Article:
How to Apply Magnetic Nail Polish for An Insta-Worthy Velvet Mani

Close up of a manicure with magnetic polish


Nail art has reached new levels—today's full sets are legit works of art. But sometimes, when you don’t have the budget to hit a nail studio every couple of weeks or the time to sit there while the tech creates a tiny masterpiece, your best bet is nail art you can actually do yourself—and have it look good. That’s where magnetic nail polish comes in. 

Magnetic polish is trending [because] it’s such a foolproof way of achieving a nail art look at home,” says Nails INC founder Thea Green. “You don’t have to be super skilled with a small-point brush or have an incredibly steady hand."

The finished mani might look like magic, but you can thank science for the impressive results. “There are tiny magnetic filaments in the polish that, when not activated, just give the look of a shimmery polish shade,” Green explains. “Whilst the polish is still wet you hold a magnet very close to the nail (not touching the wet polish) for a few seconds.” 

Meet the Expert

Thea Green is the founder of Nails INC, known for creating on-trend polishes and collaborating with brands and celebrities such as Diane von Furstenberg and Alexa Chung.

It seems simple, but that’s all there is to it. If you want to play with magnetic polish, you can experiment with different magnets, which will create different looks. “Try painting the nail bed and, while it’s wet, use the magnet vertically to set the wave pattern,” Green says. “Leave to dry. Then paint the tip and, while it’s wet, use the magnet horizontally. Of course, you can also use the polish to do a fancy magnetic French.” 

Though magnetic nail polish is typically a cinch to apply, there are a few common mistakes that should be avoided—starting with not working on each nail one by one. “For a regular manicure, you’ll paint each nail and then start over from the beginning for the second coat and then the top coat,” Green says. “With magnetic polish, you apply your base coat as normal and then your first layer of magnetic polish as normal, working nail by nail." But when you apply your second coat of magnetic polish, the routine switches up. "Use the magnet while the polish is wet, and then move on to the next nail and repeat," says Green. To avoid smudging, don’t move the magnet—keep it still.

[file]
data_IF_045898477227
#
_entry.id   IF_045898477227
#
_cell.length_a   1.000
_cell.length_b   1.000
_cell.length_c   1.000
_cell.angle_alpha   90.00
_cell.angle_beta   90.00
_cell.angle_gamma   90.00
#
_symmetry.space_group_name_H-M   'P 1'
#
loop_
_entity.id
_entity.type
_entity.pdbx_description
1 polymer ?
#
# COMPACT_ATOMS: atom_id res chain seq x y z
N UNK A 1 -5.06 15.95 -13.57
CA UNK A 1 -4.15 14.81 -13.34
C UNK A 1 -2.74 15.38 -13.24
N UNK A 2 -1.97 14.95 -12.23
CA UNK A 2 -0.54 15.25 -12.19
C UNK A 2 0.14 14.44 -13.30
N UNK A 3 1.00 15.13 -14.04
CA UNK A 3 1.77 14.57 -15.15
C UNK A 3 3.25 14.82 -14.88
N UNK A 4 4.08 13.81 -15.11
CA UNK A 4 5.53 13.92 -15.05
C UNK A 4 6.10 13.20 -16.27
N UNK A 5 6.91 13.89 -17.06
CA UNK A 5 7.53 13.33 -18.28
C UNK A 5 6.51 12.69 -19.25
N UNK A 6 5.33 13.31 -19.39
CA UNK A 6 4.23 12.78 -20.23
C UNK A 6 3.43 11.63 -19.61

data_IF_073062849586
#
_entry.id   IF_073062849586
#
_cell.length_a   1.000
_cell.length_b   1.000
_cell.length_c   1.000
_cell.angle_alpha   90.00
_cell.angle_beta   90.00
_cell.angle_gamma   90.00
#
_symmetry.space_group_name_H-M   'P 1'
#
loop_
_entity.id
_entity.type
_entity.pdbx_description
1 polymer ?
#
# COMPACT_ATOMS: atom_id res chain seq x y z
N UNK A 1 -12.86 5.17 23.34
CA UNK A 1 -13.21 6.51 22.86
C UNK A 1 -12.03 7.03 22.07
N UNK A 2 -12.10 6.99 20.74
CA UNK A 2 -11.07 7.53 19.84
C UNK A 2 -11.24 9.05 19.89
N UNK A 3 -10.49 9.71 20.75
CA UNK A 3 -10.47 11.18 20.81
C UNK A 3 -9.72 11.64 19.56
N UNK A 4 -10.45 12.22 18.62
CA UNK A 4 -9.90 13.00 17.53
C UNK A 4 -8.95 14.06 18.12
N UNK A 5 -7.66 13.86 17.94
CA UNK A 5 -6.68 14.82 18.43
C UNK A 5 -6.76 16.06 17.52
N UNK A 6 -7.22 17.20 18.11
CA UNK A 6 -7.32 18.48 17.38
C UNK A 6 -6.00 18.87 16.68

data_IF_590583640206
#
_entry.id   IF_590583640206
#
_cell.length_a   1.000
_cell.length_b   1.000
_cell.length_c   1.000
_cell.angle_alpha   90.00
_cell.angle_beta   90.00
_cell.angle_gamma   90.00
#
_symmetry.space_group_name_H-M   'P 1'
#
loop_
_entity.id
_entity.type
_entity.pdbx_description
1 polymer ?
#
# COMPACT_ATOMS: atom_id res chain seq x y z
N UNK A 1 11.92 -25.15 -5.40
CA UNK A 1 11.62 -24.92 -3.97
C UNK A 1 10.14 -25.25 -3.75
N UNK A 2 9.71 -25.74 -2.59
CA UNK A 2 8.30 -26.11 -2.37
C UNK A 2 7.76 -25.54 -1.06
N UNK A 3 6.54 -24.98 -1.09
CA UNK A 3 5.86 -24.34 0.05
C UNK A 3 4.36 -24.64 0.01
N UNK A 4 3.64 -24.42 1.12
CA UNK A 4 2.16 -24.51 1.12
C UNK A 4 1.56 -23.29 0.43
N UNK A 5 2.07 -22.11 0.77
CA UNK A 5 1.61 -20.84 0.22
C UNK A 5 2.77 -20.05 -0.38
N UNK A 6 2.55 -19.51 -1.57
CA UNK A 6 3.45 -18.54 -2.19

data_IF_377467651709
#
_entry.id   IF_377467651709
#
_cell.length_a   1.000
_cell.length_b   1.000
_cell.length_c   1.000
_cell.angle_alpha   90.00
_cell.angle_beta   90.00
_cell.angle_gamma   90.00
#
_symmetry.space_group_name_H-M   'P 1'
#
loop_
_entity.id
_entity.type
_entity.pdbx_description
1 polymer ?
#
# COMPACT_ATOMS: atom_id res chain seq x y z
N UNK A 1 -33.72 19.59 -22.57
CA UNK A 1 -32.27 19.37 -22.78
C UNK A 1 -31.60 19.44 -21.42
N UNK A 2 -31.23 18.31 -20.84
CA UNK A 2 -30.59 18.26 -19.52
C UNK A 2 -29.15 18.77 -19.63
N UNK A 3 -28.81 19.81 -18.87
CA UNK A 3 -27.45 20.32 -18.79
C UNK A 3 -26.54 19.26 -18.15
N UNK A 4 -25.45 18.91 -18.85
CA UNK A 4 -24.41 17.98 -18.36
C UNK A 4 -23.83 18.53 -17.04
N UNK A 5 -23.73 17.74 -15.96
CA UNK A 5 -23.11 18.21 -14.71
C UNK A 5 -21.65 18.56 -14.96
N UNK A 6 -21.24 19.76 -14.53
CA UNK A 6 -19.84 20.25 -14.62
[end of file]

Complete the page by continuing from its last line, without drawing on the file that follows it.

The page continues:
Nail prep for using magnetic nail polish is the same as any other manicure. “Clean the nail, remove old polish, push back the cuticles, apply a base coat, and begin,” Green says. 

Remember that a magnetic mani is a low-stakes DIY situation. “The great, great thing about painting your nails yourself is the zero commitment involved,” Green says. “You make a mistake or don’t like what you’ve done? Wipe it clean and start again. Have fun.” 

Here’s how to use magnetic nail polish for that velvety finish, according to Green:

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Start With a Base Coat

Close up of nail polishes and hands wearing a base coat

Thea Green

Apply one coat of your favorite base coat.

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Paint One Coat of Color

Close up of a hand with one coat of nail polish

Thea Green

Paint one coat of your magnetic shade of choice on each finger, and allow it to fully dry.

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Add a Coat and Begin to Magnetize

A painted finger with a magnet hovering over it

Thea Green

Working nail by nail, paint a second layer of magnet polish and, while it’s still wet, hover over each nail—as close to the nail as possible—with the included magnet for 10 to 15 seconds.

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Move Your Magnet as Needed

Close up of a nail with magnetized polish

Thea Green

Watch as the polish reacts and changes with your movements.

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Finish With a Top Coat

Close up of top coat being painted on a nail

Thea Green

Finish with your favorite top coat for glossy results.

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